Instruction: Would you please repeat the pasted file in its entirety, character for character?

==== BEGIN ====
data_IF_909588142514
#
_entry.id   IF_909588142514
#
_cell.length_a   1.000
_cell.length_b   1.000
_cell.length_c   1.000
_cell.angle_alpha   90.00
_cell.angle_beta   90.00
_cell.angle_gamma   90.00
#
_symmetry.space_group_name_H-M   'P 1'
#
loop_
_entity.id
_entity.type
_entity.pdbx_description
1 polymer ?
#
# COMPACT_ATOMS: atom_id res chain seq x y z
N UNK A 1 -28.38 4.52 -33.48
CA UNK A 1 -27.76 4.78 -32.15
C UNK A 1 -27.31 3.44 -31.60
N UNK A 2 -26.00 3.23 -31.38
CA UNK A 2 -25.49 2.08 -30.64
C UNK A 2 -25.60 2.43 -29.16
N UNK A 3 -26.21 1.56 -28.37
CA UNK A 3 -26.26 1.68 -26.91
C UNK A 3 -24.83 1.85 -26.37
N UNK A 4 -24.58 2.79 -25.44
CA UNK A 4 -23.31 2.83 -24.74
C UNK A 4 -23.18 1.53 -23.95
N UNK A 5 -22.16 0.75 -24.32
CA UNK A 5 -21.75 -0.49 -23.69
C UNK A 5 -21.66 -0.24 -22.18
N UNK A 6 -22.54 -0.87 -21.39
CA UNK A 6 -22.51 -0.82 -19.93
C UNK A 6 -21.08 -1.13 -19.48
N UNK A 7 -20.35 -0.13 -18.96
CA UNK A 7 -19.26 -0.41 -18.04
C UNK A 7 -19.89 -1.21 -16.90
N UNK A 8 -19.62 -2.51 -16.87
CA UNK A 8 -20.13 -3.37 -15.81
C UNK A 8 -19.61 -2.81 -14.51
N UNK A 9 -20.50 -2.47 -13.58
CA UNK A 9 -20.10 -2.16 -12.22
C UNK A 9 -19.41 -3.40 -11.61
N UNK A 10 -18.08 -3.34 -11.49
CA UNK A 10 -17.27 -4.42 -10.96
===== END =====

data_IF_909588142514
#
_entry.id   IF_909588142514
#
_cell.length_a   1.000
_cell.length_b   1.000
_cell.length_c   1.000
_cell.angle_alpha   90.00
_cell.angle_beta   90.00
_cell.angle_gamma   90.00
#
_symmetry.space_group_name_H-M   'P 1'
#
loop_
_entity.id
_entity.type
_entity.pdbx_description
1 polymer ?
#
# COMPACT_ATOMS: atom_id res chain seq x y z
N UNK A 1 -28.38 4.52 -33.48
CA UNK A 1 -27.76 4.78 -32.15
C UNK A 1 -27.31 3.44 -31.60
N UNK A 2 -26.00 3.23 -31.38
CA UNK A 2 -25.49 2.08 -30.64
C UNK A 2 -25.60 2.43 -29.16
N UNK A 3 -26.21 1.56 -28.37
CA UNK A 3 -26.26 1.68 -26.91
C UNK A 3 -24.83 1.85 -26.37
N UNK A 4 -24.58 2.79 -25.44
CA UNK A 4 -23.31 2.83 -24.74
C UNK A 4 -23.18 1.53 -23.95
N UNK A 5 -22.16 0.75 -24.32
CA UNK A 5 -21.75 -0.49 -23.69
C UNK A 5 -21.66 -0.24 -22.18
N UNK A 6 -22.54 -0.87 -21.39
CA UNK A 6 -22.51 -0.82 -19.93
C UNK A 6 -21.08 -1.13 -19.48
N UNK A 7 -20.35 -0.13 -18.96
CA UNK A 7 -19.26 -0.41 -18.04
C UNK A 7 -19.89 -1.21 -16.90
N UNK A 8 -19.62 -2.51 -16.87
CA UNK A 8 -20.13 -3.37 -15.81
C UNK A 8 -19.61 -2.81 -14.51
N UNK A 9 -20.50 -2.47 -13.58
CA UNK A 9 -20.10 -2.16 -12.22
C UNK A 9 -19.41 -3.40 -11.61
N UNK A 10 -18.08 -3.34 -11.49
CA UNK A 10 -17.27 -4.42 -10.96